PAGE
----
Politically, though, this Budget is part of a general revival of the Conservatives’ fortunes. Mr Johnson and Mr Sunak are often painted as rivals, and doubtless they are, but so far this year they are working well together, promoting a narrative of a sure-footed, cautious but fiscally generous recovery from the pandemic. Labour, who had opposed the rise in Corporation Tax, are floundering.

The pendulum swings rapidly in politics, but Rishi Sunak is showing a sure touch. Later this year, as his bluff is called on public spending, it will be interesting to see what he and the rest of the government do.

Rethinking economics – what we should learn from the pandemic but probably won’t

I recently published some thoughts on the economics of the pandemic. This wasn’t one of my more coherent offerings, but somehow I needed to break the ice. I wrote about the short-term question of government stimulus. I made a throwaway remark about the pandemic throwing up deeper issues as well. I want to open the box on these, because I think the pandemic has shown the poverty of conventional economics. So here are some early observations

The narcissism of small differences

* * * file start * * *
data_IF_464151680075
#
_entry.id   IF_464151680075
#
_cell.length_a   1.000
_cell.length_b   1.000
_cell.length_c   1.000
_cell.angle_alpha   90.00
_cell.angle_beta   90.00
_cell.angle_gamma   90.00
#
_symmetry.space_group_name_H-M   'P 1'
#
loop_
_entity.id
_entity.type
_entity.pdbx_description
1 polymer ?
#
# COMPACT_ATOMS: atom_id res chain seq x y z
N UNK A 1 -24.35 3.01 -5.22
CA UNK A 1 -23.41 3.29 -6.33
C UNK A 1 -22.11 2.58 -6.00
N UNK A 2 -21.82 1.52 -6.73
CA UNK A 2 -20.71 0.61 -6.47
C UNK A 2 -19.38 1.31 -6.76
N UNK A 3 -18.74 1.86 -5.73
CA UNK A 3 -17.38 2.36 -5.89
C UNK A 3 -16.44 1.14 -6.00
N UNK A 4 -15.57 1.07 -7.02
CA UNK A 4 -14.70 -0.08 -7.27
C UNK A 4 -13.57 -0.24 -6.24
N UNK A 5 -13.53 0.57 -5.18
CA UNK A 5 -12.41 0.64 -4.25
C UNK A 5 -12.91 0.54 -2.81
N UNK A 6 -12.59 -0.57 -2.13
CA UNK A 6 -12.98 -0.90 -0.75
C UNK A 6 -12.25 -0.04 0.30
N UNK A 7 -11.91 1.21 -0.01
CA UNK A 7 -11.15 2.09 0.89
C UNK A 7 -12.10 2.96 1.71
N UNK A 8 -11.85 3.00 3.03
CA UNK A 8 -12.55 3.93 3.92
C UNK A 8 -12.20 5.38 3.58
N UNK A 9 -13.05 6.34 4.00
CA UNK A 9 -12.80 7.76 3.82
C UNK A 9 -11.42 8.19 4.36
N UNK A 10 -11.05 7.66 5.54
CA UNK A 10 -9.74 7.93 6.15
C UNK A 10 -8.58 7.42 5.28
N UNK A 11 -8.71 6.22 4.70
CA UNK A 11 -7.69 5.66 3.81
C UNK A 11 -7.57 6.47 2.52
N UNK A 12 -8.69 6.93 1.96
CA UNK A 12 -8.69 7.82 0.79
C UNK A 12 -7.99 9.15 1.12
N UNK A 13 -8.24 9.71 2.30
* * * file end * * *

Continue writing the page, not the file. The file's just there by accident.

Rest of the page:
Economic commentary used to be about small changes to the economic aggregate statistics, such as GDP or productivity. That didn’t prepare us for the earthquake that came. There are some big things happening in the world, and the risk of a pandemic is only one: there is climate change, nuclear proliferation, bottlenecks in global production processes (microchips, rare earth minerals, etc), but we tend to overlook these in a quest for small gains here and there. It seems like an avoidance strategy for not confronting the bigger questions of our time. Above all we need to break away from our obsession with monthly or quarterly or even annual GDP growth. Alas even during the crisis commentators are trying to compare quarterly GDP figures between countries, at a time when they are surely unreliable, where differences in statistical methods between countries are not well understood, and when timing differences between countries on the evolution of the epidemic matter a lot.